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Unlock response to Supreme Court judgment on criminal records disclosure regime

Unlock, the leading charity for people with convictions, has today responded to the judgment of the Supreme Court on the criminal records disclosure regime. The charity provided an intervention to the court to highlight the unjust consequences of the current regime and the alternative, fairer systems available.

Commenting on the judgment, Christopher Stacey, co-director of Unlock, said:

“We welcome today’s judgment by the Supreme Court. Unlock intervened in this vital case to help the court understand the importance of the issues. We are pleased the court has ruled that two aspects of the criminal records disclosure scheme are disproportionate and in breach of Article 8 of the European Convention on Human Rights; in particular, the blanket rules which require the automatic disclosure of all convictions where a person has more than one conviction, and the requirement that some childhood cautions be disclosed indefinitely. This is an important ruling which stands to affect many thousands of people with old and minor criminal records who have been unnecessarily anchored to their past.


“Today is a crucial step towards achieving a fair and proportionate filtering system that takes a more calibrated and targeted approach towards disclosing criminal records. Recent reviews by the Law Commission, Justice Select Committee, Charlie Taylor and David Lammy MP have all stressed the need to look at the wider criminal records disclosure regime. It is now time for the government to act. We strongly urge the government to take prompt and considered action on the filtering system, as well as committing to carrying out a fundamental review of the wider criminal records disclosure regime.”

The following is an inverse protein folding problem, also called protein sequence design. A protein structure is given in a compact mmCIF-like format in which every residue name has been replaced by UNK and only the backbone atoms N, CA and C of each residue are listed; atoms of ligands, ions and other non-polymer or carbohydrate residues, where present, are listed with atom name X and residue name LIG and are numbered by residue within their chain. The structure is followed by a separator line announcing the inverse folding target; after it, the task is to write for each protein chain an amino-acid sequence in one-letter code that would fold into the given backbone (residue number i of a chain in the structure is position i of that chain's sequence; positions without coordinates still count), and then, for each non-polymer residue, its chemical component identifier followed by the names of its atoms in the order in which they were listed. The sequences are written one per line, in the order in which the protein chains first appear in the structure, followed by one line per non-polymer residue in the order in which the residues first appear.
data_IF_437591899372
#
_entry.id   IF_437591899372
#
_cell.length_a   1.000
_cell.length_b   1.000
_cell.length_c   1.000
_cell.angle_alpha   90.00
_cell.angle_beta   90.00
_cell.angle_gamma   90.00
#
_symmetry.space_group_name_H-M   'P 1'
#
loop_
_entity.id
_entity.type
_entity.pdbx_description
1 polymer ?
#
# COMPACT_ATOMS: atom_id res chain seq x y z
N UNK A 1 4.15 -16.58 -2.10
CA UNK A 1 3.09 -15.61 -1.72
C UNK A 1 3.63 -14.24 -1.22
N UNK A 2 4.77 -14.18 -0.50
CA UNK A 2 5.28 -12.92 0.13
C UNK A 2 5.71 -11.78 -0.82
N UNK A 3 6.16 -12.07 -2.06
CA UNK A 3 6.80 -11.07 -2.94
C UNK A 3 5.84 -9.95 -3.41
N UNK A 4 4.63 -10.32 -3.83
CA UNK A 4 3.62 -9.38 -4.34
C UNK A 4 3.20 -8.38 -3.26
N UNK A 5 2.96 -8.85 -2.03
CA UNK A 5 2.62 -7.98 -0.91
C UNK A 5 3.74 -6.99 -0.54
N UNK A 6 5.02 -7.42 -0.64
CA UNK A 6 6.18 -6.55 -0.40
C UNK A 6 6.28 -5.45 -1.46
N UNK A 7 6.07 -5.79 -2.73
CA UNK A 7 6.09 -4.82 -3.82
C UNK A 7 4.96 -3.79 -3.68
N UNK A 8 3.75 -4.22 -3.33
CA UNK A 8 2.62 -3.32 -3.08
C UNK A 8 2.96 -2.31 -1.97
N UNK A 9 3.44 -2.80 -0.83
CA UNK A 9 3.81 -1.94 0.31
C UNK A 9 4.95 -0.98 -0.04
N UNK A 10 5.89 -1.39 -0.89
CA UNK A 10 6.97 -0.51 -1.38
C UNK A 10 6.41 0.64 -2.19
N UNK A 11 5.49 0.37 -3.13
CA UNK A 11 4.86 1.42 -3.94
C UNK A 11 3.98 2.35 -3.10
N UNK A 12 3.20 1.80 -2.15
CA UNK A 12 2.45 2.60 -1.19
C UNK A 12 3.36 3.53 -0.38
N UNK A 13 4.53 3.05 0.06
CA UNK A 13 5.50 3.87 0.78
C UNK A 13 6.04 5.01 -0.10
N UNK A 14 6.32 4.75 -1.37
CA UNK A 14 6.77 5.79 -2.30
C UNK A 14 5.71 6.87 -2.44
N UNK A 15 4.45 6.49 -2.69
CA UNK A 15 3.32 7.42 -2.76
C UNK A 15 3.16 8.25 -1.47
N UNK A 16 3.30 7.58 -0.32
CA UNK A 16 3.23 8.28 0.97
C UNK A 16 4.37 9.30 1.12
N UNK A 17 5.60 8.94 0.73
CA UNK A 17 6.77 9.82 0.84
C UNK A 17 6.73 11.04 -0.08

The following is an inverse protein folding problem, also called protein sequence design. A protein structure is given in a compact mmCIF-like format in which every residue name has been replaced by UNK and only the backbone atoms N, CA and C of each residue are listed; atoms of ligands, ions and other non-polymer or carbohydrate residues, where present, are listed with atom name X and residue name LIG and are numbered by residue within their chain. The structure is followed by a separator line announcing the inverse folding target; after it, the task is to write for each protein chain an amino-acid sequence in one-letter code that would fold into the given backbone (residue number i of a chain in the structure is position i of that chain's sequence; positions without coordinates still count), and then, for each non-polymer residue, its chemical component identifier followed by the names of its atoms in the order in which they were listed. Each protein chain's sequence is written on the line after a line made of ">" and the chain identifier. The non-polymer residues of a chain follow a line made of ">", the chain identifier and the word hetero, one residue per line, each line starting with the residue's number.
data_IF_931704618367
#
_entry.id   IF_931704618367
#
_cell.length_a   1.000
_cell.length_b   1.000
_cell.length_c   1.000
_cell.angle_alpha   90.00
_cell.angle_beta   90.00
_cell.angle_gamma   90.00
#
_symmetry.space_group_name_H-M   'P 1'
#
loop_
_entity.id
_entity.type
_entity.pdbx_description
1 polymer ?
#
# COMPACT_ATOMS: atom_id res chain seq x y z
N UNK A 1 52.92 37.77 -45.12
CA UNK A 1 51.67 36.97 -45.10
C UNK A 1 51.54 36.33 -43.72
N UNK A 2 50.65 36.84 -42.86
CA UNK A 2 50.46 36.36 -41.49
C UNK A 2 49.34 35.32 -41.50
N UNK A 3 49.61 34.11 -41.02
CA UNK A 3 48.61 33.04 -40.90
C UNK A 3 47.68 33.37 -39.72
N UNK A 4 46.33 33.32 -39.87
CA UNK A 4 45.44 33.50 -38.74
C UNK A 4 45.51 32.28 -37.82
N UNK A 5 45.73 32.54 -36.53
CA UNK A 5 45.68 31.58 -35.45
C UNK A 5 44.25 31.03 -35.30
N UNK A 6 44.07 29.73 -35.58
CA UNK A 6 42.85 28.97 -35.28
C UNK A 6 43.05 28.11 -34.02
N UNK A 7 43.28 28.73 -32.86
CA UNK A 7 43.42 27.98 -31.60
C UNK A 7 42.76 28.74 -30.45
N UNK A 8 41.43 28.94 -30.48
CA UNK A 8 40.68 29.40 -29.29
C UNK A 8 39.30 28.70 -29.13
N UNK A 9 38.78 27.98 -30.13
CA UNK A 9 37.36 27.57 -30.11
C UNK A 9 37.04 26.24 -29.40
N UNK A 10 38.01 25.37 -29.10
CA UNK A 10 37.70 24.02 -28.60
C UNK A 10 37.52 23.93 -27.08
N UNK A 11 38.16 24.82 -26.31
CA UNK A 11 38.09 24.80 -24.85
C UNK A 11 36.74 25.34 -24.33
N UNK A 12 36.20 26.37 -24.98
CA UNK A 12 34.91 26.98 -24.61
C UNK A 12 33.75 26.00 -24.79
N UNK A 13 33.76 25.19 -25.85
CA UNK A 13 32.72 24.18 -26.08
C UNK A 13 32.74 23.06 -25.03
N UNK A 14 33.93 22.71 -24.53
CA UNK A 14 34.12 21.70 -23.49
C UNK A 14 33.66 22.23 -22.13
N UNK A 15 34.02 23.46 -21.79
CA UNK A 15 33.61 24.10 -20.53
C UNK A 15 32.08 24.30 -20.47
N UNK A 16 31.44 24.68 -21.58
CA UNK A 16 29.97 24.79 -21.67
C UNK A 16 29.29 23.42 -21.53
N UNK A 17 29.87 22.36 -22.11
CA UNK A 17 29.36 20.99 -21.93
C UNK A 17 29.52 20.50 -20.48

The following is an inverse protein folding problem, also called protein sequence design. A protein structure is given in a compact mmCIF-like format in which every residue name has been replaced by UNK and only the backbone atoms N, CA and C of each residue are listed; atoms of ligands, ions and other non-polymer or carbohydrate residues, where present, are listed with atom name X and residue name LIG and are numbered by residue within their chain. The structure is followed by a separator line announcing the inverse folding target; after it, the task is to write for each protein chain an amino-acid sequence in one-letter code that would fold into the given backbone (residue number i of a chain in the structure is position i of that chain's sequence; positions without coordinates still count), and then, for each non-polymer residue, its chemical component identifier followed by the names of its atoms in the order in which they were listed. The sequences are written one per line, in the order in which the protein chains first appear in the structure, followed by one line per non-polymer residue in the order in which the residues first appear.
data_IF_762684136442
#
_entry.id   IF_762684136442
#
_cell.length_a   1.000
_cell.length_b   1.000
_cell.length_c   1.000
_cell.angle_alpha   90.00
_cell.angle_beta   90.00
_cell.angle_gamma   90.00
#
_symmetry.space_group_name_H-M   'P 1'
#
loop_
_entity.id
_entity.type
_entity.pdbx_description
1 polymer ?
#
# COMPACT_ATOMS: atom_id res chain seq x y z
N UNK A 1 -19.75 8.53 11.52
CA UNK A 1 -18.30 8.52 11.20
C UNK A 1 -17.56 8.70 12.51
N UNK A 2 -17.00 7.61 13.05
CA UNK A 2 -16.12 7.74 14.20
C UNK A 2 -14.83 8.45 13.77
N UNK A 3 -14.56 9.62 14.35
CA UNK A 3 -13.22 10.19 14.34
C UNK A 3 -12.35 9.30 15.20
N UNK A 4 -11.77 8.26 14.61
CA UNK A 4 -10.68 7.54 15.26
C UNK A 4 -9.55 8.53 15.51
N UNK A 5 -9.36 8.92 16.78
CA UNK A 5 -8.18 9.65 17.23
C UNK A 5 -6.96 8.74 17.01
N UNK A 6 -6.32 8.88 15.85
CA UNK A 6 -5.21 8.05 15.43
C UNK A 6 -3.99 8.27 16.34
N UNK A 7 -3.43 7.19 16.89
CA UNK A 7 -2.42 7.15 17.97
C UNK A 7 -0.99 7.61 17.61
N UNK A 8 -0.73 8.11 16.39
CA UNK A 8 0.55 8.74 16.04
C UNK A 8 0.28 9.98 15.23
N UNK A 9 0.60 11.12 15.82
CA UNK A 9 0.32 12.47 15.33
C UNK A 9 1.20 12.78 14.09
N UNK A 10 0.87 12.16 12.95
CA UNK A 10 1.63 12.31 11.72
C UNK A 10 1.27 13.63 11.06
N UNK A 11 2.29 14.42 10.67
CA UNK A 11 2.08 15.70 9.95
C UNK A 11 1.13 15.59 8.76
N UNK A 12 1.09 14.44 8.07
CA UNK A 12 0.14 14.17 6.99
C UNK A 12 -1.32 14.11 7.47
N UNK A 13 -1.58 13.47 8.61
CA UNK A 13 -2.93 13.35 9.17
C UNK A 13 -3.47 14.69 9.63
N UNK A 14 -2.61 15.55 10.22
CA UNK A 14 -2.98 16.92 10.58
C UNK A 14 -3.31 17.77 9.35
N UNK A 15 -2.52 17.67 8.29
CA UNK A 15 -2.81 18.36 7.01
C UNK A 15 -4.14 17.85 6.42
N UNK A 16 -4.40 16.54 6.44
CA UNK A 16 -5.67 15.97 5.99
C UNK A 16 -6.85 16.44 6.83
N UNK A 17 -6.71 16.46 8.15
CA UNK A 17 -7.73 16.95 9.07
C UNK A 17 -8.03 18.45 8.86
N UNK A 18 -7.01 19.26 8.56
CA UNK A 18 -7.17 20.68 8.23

In the last 5 years alone, over 1 million youth criminal records were disclosed on standard or enhanced criminal record checks that related to offences from more than 30 years’ ago. The current system has multiple, harsh consequences which can have damaging effects on individuals. It deters people from applying for employment, and causes high levels of stress, anxiety and feelings of shame and stigma for those who do apply. The current regime acts as an additional sentence that often runs for life. It desperately needs reforming.

While certain offences clearly should be disclosed to employers, it is plain common sense that a fair system should not unnecessarily blight the lives of people who are trying to get on in life by disclosing old, minor and irrelevant information which holds them back and stops them from reaching their potential.

Some of the shortcomings of the current filtering system have today been recognised by the Supreme Court. The court described the rule for disclosing multiple convictions and its impact on individuals as ‘capricious’ (para 63). The inclusion of youth warnings and reprimands in the disclosure regime is described as a ‘category error’ and an ‘error of principle’ (para 64).

A fair, proportionate and flexible filtering system should be developed which protects the public without unduly harming the ability of people to move forward positively with their lives. The Supreme Court accepted that a fair system can be based on rules and pre-defined categories. We believe it is possible to develop an acceptable system which operates principally with automatic rules, but these must be the right rules with the right outcomes. There are a number of practical steps that the government can take which we would support, including:

  1. Removing the ‘multiple convictions’ rule and so enabling more than one conviction to be filtered
  2. Reducing the list of offences not eligible for filtering
  3. Creating a distinct system for the disclosure of criminal records acquired in childhood, and taking a more nuanced approach to those acquired in early adulthood.

Crucially however, we believe that the system must have a discretionary filtering process with a review mechanism which could be accessed by people whose criminal records do not benefit from the automatic filtering rules. Although the Supreme Court did not consider this to be necessary for the regime to be in accordance with the law, we believe this is vital to allow some cases to be considered on a case-by-case basis, to ensure that the rules do not operate unfairly. We urge the government to take this opportunity to look at introducing such a scheme that incorporates lessons from other similar schemes, like that in Northern Ireland.